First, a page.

Exaggerated? Alarmist? Consider the global situation, which Jim seems to be totally unaware of. For fifty years, many scientists and a mountain of literature has been telling us that levels of production, consumption, ‘living standards’ and gross domestic product (GDP) in rich countries are far beyond sustainable. There is a strong case that they are around ten times the levels that all the world’s people could ever rise to. At last this is being widely recognised, evident in the emergence of the global Degrowth movement. The manic and mindless quest for endless increases in business turnover, affluence and GDP growth is now not just absurd, it is suicidal. The quest for economic growth is fuelling the depletion of resources and the destruction of the planet’s ecosystems, it is depriving poor countries of a fair share of resources because the rich countries are hogging them, and it generates resource wars. Further, it is eroding social cohesion, as neo-liberal doctrine produces increasing levels of inequality, and angry impoverished people are often inclined to see fascism as a better option.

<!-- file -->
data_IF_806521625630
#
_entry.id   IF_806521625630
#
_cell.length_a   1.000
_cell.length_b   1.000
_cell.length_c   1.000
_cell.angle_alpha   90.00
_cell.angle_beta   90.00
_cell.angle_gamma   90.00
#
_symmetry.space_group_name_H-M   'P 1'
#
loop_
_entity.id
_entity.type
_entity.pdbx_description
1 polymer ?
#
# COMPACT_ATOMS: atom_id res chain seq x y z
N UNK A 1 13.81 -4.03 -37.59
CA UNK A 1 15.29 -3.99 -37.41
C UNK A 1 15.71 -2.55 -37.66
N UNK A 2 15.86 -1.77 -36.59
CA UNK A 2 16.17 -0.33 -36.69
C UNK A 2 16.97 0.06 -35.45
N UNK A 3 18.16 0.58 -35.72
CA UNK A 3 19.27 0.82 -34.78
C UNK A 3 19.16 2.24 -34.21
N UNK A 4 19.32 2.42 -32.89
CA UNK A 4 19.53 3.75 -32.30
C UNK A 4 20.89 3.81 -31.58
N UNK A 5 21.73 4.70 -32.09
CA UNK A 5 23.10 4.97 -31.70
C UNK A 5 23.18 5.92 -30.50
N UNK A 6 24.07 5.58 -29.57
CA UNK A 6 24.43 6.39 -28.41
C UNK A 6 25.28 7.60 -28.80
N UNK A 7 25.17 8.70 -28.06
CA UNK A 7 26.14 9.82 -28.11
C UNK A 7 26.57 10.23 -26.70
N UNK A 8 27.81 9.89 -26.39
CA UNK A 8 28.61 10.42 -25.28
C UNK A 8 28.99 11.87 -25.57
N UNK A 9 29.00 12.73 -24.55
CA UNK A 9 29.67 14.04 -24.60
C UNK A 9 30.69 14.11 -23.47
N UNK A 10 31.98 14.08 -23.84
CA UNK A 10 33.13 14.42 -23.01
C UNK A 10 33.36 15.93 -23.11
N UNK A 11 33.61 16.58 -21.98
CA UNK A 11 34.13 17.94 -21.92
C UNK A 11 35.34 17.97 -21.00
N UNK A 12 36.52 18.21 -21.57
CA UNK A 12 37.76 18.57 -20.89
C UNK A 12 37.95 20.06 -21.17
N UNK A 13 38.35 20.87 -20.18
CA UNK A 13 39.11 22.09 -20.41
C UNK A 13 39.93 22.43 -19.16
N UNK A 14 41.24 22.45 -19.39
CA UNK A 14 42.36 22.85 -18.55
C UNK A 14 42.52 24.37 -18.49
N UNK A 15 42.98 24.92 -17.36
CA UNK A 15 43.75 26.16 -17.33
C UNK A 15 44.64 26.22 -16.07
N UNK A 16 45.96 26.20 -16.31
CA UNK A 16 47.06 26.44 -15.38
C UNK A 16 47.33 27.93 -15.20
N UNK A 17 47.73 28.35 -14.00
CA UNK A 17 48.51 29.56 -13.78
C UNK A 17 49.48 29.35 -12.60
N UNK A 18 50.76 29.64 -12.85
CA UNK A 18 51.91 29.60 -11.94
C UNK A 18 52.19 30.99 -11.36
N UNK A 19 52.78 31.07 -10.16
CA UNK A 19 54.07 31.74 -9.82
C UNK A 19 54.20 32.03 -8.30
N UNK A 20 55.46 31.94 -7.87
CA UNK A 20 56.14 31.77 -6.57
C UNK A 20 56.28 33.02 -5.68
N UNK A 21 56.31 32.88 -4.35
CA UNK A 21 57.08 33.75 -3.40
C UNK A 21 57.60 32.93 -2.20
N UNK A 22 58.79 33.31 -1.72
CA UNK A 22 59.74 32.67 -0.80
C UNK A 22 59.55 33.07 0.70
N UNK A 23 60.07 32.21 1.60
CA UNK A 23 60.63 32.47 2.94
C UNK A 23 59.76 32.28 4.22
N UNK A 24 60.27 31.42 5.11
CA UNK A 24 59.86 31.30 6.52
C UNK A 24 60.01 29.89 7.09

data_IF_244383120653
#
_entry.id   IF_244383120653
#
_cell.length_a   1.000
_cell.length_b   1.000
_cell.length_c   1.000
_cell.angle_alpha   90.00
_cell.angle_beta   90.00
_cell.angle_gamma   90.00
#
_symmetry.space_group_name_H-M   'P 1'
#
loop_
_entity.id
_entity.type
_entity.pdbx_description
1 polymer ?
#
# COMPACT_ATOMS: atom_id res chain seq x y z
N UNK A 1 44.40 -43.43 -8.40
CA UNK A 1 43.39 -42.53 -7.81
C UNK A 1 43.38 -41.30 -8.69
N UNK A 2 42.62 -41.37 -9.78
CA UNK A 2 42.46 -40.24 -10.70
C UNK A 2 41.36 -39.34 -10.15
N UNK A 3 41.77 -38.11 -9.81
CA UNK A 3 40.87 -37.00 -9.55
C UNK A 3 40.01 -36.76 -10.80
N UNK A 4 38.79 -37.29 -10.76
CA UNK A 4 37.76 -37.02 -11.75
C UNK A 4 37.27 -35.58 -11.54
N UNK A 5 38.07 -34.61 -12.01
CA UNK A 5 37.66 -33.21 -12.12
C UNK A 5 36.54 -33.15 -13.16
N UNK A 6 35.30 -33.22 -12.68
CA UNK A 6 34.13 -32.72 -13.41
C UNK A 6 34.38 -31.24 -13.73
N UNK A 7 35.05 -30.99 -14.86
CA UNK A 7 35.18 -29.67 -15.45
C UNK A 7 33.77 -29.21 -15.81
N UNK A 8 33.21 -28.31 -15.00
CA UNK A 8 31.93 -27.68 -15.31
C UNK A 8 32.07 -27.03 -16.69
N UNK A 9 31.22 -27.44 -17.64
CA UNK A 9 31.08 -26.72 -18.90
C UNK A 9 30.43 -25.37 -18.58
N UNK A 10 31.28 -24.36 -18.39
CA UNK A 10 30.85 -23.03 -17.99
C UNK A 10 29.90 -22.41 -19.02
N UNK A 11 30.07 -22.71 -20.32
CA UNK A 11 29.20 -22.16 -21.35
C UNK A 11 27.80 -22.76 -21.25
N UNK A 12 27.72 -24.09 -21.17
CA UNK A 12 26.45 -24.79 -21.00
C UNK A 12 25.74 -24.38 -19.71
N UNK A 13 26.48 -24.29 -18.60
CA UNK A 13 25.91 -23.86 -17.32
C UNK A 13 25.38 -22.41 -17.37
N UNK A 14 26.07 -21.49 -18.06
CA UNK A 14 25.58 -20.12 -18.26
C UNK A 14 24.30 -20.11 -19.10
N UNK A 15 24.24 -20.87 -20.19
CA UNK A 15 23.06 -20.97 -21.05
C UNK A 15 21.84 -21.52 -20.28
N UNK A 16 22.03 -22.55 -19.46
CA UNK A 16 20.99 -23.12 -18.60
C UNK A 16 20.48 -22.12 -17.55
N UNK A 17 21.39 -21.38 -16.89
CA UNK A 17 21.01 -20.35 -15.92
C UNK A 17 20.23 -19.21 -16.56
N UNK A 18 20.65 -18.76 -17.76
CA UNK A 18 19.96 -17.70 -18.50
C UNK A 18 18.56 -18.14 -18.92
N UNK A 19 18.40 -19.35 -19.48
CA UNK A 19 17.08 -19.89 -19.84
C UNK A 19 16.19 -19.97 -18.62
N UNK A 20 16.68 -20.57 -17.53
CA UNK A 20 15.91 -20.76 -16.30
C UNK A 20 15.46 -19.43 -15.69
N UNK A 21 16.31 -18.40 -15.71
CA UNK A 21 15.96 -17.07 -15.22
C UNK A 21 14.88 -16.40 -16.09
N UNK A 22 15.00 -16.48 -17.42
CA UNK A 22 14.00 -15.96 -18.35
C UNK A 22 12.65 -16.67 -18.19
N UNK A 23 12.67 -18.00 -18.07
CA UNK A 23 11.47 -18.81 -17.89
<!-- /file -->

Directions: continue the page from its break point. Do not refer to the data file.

But Jim is eager to reassure us that he is devoted to growth. Of course, if he didn’t, his promising prime-ministerial career path would promptly end.
Nor does Jim seem to understand the nature of the market system, or the fact that we cannot achieve a satisfactory society unless we prevent the marketit from determining our fate. In a market things go mostly to richer people, because they can pay more for them. Profit, rather than need, determines who gets the resources. As a result, around 600 million tonnes of grain are fed to animals in rich countries every year while around 800 million people are hungry all the time. It is much more profitable to feed grain to feedlot pigs than to malnourished children. Therefore, investment goes into ventures likely to yield most profit to those who own capital, not to meet the needs of hungry people.